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Why Manufacturing Matters

Why Manufacturing Matters

Manufacturing is crucial to our success yet it is facing a cliff-edge collapse. Steve Turner, Unite the Union's assistant general secretary, explains why his union is launching an industrial strategy plan.

UK manufacturing must be at the heart of any strategy to recover and rebuild our economy as we emerge from the Covid-19 lockdown and face the future challenges of changing trading relationships, the climate emergency and the need to transition our economy. 

Today (25 June), Unite brings together a broad panel of leading opinion formers from politics and industry along with MPs, Unite shop stewards, reps and officers, media and many more for a live webinar to debate the urgent action we need now from government if we are to build back better.

Manufacturing is at a crossroads, with key sectors haemorrhaging jobs and facing a cliff-edge collapse in demand for products.  We can stop this and rebuild but it will require more than a sticking plaster or a job club set up on the site of a once-thriving industry.  

We need a clear plan and industrial strategy that directly intervenes in and provides support for our existing manufacturing capabilities, including our world class automotive, aerospace and aviation sectors, with investment, including public ownership and strategic equity stakes, alongside support for a just transition and diversification plan to build locally for a greener, cleaner environment and supply chain resilience as we position our economy to address the challenges ahead.

Rebuilding our manufacturing heartlands will provide the opportunities to provide jobs and apprenticeships, make the products we need to green our economy and export the high value goods we need to raise the capital to support our public services.

In my regular discussions with government, including with the Chancellor, I have kept our demand for a ‘National Council for Recovery’ high on the agenda and presented a range of ideas for ‘shovel ready’ projects and state interventions that will both support and create jobs and transition our economy, while putting people and climate first on our road to recovery.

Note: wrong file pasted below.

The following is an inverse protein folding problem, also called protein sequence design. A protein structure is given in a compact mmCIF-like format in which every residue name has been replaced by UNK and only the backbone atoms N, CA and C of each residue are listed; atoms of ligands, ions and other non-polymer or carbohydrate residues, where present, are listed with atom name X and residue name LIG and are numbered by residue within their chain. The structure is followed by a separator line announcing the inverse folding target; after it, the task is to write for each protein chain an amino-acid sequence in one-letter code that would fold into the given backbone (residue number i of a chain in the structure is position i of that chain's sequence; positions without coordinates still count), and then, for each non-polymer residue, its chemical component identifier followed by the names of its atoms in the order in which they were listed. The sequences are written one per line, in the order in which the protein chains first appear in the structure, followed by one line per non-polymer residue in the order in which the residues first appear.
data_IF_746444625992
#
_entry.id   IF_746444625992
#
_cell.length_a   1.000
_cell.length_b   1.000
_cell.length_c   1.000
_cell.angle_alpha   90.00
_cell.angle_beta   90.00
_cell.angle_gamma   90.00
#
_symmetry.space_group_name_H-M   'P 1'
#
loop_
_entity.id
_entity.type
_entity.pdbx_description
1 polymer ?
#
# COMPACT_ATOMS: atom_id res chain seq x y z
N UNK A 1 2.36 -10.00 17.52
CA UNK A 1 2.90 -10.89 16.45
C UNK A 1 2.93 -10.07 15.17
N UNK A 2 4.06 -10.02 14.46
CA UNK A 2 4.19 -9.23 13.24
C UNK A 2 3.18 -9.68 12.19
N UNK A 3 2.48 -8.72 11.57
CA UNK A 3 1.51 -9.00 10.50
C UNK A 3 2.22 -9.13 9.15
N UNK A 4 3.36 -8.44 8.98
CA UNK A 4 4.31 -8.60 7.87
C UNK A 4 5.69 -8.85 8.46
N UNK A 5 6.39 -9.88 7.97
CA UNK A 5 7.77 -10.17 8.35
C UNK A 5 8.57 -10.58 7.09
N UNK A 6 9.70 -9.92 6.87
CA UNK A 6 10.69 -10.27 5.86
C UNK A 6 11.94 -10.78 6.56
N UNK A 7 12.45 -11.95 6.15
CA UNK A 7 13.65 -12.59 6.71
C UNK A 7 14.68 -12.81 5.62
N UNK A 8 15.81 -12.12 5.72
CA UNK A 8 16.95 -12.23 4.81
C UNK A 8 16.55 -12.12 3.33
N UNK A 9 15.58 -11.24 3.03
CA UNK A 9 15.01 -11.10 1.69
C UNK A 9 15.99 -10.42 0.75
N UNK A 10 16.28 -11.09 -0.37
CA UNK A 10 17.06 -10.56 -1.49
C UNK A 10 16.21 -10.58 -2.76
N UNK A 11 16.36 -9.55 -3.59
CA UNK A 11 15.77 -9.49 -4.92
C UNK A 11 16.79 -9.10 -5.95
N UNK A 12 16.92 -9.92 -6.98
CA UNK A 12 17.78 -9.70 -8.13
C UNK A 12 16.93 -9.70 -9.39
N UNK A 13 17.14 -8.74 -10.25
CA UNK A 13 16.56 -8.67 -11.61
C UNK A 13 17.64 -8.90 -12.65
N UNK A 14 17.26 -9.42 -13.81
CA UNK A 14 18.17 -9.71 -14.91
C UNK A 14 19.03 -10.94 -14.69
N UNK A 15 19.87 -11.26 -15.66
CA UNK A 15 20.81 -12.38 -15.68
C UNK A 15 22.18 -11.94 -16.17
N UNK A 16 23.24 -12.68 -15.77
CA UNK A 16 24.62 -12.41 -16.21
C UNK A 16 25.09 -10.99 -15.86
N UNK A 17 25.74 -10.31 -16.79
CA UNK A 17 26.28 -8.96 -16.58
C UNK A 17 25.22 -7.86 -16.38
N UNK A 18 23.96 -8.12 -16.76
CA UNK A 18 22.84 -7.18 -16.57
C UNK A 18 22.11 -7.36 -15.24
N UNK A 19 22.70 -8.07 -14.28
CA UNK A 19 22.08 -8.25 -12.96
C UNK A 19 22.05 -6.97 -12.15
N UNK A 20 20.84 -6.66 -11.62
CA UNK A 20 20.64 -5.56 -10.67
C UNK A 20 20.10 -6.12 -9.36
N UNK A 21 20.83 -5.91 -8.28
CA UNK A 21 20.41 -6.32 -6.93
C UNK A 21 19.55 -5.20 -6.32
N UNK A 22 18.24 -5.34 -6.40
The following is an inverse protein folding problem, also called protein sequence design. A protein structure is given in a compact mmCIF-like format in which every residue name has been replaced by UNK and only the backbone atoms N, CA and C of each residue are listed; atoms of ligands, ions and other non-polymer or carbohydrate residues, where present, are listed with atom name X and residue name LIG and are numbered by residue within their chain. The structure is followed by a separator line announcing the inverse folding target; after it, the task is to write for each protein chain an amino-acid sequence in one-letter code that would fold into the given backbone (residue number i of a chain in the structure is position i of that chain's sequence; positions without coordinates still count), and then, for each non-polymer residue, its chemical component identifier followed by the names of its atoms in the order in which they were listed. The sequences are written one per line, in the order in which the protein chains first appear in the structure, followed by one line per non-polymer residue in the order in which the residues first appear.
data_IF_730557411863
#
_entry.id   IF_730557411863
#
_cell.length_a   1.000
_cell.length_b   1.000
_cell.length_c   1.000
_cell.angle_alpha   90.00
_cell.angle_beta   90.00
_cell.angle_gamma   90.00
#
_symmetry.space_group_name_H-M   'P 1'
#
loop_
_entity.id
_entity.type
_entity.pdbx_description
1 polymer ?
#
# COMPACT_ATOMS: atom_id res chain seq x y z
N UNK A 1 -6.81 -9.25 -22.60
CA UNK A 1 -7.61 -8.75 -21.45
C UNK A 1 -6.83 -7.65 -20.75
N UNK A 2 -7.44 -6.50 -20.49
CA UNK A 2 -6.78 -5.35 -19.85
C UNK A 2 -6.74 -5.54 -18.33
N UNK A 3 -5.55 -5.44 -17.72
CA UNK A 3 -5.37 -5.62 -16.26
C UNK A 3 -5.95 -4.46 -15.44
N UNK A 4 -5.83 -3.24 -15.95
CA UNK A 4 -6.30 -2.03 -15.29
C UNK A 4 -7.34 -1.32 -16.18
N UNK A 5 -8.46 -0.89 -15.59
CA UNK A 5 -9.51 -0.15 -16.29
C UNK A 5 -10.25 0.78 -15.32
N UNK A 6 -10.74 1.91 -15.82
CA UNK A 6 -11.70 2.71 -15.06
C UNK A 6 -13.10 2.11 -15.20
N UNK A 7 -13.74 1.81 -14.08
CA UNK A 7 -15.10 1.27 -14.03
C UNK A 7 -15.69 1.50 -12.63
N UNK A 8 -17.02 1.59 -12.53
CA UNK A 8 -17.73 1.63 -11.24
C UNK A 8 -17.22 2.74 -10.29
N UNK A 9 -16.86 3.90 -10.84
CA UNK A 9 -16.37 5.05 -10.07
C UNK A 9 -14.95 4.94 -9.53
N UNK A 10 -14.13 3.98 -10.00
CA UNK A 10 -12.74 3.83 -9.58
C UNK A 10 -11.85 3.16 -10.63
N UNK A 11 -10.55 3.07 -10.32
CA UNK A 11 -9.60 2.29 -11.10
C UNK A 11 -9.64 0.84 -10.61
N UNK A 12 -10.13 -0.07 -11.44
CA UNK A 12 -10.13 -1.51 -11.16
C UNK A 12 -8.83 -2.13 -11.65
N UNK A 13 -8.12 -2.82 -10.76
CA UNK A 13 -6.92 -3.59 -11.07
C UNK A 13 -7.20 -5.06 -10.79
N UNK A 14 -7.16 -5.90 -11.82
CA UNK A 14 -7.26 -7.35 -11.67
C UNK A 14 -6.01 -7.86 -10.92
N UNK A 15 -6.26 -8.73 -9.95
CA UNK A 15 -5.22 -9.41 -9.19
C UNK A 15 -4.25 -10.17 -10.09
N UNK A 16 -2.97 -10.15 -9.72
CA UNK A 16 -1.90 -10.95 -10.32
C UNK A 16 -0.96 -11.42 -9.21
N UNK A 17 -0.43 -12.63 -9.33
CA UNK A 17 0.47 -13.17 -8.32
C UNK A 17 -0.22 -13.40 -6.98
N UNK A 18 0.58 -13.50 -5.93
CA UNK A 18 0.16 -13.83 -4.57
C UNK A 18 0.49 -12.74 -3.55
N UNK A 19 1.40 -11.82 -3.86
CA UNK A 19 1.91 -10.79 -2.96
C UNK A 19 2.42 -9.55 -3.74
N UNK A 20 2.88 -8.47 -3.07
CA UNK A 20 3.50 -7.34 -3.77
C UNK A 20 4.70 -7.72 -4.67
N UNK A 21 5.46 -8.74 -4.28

These would include:

  • A major programme of manufacturing and retrofit for domestic housing to help green our housing and create thousands of jobs.  
  • The design, engineering and UK manufacture of technologies to support carbon neutral manufacturing and our wider net-zero carbon objectives.  
  • A government rethink on tidal power as a core element of a mixed energy generation, including wind, solar and nuclear, while investing now in hydrogen generation and use.  We understand that the prime minster is about to block the go-ahead for the Swansea Bay Tidal Lagoon project.
  • A vehicle replacement initiative now to see our high-value automotive sector help drive our economy from a looming recession and support the industry’s journey to electrification.
  • An aircraft replacement initiative tied into any wider aviation support package to protect thousands of jobs while we develop the new synthetic fuels and electric power systems to transition the sector to a greener future.
  • Using the £292 billion of taxpayers’ money that the government spends each year buying goods and services to support UK manufacturing, with a clear instruction to all those planning and supplying public projects – from infrastructure to vehicle fleets to fibre option broadband networks – to build local/buy UK.

Countries including Germany, France and even the United States have already acted to safeguard their manufacturing industries, with direct financial and political support and clear direction on greening their economies. Without the same intervention from the UK government our manufacturing capacity will struggle to survive.  How it uses its procurement budget is central to any industrial strategy.

Levelling up the economy, protecting jobs, enhancing skills and expanding apprenticeships can only be done with clear regional plans, developed in partnership with industry and unions, our devolved nations, mayoralties and local government.

My message to ministers is clear. Our people and communities deserve better. We will not tolerate continued austerity, millions unemployed and growing social inequalities. We can avoid a damaging, long-term recession, but we cannot do it with government sitting on its hands. Meeting the challenges of Covid-19, Brexit and climate change head-on requires direct, strategic state intervention and genuine collaboration with industry and trade unions.  Unite will continue to play its part; we need you to step up and play yours.

  • By Steve Turner, Unite the Union, Assistant General Secretary

PHOTO: Andrey Kirievskiy